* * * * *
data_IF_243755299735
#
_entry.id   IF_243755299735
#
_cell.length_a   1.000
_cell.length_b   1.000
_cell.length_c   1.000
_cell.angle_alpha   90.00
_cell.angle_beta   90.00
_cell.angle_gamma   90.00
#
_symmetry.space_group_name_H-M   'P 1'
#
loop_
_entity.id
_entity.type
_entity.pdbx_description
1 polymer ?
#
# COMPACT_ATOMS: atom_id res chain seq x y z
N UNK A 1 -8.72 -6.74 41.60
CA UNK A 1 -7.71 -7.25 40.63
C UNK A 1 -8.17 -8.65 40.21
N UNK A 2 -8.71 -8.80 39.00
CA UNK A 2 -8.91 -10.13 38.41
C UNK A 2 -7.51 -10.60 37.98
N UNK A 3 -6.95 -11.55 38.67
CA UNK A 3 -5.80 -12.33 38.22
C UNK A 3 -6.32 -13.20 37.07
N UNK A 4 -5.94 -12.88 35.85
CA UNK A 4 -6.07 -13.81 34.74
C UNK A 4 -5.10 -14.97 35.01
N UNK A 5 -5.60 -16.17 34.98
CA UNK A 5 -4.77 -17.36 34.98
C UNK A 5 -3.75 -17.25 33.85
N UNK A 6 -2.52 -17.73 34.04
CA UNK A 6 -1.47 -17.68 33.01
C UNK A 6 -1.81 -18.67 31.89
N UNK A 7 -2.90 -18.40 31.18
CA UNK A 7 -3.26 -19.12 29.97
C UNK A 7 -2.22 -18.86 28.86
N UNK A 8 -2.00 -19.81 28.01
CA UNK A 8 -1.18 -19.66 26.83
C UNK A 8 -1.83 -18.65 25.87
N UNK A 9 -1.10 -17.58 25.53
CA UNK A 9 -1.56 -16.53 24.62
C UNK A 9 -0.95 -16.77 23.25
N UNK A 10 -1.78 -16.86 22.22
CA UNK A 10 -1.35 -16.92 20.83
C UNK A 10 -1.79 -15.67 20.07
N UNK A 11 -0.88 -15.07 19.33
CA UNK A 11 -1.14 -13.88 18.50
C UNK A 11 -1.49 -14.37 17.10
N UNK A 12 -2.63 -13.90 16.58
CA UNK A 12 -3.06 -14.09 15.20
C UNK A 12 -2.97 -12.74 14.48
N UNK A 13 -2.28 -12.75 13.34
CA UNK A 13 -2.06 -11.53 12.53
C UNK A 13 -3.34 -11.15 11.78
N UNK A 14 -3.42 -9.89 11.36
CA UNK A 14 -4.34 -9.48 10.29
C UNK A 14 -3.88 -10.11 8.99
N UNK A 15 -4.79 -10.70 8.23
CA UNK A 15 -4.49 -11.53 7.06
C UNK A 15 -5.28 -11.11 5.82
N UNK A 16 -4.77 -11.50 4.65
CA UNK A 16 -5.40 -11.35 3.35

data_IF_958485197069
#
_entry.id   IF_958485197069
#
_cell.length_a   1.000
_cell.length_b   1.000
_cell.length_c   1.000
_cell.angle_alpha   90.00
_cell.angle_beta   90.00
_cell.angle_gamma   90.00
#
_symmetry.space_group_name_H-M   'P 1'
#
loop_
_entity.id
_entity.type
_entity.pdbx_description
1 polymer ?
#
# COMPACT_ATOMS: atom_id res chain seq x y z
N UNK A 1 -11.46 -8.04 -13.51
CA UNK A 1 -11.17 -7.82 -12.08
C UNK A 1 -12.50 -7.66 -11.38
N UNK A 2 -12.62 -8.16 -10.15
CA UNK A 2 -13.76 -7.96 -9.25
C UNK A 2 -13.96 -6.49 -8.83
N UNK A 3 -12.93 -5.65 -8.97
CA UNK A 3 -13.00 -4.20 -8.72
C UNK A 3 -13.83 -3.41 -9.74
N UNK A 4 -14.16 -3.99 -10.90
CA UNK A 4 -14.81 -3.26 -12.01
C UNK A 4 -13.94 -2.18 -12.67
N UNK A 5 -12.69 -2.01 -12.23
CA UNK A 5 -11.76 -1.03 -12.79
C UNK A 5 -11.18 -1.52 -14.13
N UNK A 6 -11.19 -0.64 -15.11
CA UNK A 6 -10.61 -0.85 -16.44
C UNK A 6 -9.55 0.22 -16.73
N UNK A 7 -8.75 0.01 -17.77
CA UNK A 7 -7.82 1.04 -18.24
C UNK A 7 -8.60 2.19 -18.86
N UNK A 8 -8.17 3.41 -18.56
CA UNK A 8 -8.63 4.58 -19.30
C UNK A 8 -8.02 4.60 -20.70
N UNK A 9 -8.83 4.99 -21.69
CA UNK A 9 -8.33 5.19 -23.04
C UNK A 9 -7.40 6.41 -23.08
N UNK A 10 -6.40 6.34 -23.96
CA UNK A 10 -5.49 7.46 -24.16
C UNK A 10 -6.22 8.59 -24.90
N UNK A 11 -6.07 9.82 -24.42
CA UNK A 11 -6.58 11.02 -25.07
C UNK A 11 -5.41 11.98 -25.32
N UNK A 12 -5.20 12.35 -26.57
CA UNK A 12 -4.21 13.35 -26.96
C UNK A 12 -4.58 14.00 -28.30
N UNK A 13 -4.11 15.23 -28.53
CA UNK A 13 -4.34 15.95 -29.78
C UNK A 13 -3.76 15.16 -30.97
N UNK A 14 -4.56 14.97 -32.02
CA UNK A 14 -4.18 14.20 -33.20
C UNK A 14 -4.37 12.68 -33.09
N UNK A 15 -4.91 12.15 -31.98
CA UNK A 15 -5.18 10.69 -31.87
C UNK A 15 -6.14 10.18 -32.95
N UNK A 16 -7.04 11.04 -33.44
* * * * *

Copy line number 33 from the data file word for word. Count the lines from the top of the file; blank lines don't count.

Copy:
N UNK A 5 -5.60 -16.17 34.98